A museum is one of the most complex services a nonprofit organization can operate. Museums need a permanent building to operate out of – no less than a storefront, and preferably a standalone building – and the closer your space is to the traditional ideal of a museum with a stand-alone building, the better the response from your patrons. Many nonprofits and collectors have questions about how to start a nonprofit museum because the viewing of a collection by the public can convert it from a personal collection to a community asset. Your museum nonprofit is going to be seen by banks as a dangerous risk. There are many ways for a museum to fail to even so much as open its doors, and banks don’t want to be associated with a significant financial risk. You’ll need to have solid planning to even get through the first stages. So make sure that you understand what you’re getting into when you first decide to open a museum and bring your collection out to members of the public.
A nonprofit museum is a complex undertaking that creates difficulties in many aspects and angles, and they need you to create a business plan and bookkeeping to open, a gallery to display its assets both internally and externally, and a security plan for your gallery space. Even among nonprofits, a museum has specific challenges because of the value and rarity or uniqueness of the artifacts in its collection, so you will need to be able to convince investors and donors that you are a worthwhile custodian of their investment capital and artifacts to even open your doors. Your collection will come under scrutiny for rarity and notability once you get to the point where your business plan has succeeded in securing venture capital. Keeping your space clean and tidy, routine renovations of the gallery, and partnerships with local businesses can also make a nonprofit museum particularly supportive of your organization’s goals. So in this article, we’re going to look at how to start a nonprofit museum and how to make your nonprofit museum into a generator of interest for the organization it’s supporting.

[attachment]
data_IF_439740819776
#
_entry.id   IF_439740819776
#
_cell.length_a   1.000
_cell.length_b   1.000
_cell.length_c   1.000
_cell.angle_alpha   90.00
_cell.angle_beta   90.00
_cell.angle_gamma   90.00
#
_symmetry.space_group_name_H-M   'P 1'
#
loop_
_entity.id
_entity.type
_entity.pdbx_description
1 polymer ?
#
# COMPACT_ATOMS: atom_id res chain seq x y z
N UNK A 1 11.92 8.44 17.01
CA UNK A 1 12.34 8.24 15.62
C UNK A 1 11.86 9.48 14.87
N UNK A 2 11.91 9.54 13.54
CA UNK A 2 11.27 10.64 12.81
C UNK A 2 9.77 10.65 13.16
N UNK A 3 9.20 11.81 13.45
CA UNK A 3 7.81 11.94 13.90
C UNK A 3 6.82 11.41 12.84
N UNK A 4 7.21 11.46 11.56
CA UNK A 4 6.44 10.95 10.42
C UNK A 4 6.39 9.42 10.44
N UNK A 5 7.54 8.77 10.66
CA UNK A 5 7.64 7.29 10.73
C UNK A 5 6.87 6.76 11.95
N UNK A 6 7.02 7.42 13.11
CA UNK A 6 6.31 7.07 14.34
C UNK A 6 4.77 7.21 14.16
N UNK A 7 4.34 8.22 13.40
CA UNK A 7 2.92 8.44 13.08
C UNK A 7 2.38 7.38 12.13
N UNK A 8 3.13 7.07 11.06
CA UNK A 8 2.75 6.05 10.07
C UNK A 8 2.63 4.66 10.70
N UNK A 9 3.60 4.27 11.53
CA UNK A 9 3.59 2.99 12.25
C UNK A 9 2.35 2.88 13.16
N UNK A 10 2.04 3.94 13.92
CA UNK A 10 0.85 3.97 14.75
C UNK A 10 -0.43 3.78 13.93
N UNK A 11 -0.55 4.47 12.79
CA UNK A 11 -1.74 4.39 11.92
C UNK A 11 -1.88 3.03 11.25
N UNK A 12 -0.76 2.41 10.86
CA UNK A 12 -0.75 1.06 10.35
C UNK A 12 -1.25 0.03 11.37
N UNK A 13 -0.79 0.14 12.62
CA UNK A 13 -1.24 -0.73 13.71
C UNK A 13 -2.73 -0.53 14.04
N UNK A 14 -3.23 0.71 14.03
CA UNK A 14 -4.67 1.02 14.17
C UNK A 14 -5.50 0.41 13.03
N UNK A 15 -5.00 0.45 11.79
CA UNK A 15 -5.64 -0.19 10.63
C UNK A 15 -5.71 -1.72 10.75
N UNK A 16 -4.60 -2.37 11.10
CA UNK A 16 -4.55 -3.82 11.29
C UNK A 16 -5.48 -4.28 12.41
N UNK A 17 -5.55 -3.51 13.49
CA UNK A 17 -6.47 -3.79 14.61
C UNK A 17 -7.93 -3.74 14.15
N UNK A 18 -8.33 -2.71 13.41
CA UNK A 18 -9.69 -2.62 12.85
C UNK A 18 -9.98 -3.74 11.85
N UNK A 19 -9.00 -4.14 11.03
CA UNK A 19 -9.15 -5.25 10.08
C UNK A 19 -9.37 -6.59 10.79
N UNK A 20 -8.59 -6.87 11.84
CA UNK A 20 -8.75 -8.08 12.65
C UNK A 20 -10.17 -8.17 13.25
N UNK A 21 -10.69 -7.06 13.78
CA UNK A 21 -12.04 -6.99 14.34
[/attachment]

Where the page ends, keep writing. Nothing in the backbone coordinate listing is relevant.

How to Start a Nonprofit Museum
Your nonprofit museum needs a lot of work to make its finances and collection combine. Your first step is going to need to be to learn as much as you can about museums and the museum community. The American Alliance of Museums begins with an extensive library of museum facts, the code of ethics you’re going to be expected to follow as a museum operating group. You will want to know and be able to follow the core field standards of museums, along with your standards and practices that will help you run a successful museum. Your field will have its standards and resources for the professionalism that you will also need for you to be a successful museum.
If you have a museum plan, your plan will need you to have the responsibility to show that your museum fills a needed niche in your community, such as the Museum of Modern Art, the Guggenheim Museum, and the Metropolitan Museum of Art specializing in the art community in New York. These museums have their niches and they make sure that they are partners in the community, not competitors. Your first organizational goal will need to be to see if your collection’s artifacts can become part of the collection and display space of another local museum. If you are in a position where your intended museum duplicates another nearby institution, often partnership rather than opening another museum will be pursued.
But if you are in a position where your collection has a unique niche, it doesn’t fit neatly into another museum’s area of responsibility, and it can best be supported in its own space, without difficulty or mission competitiveness with another local organization, you will find yourself better-positioned to convince financial supporters that your museum’s mission will succeed.
Create a Business Plan that Connects your Intentions to Your Outcomes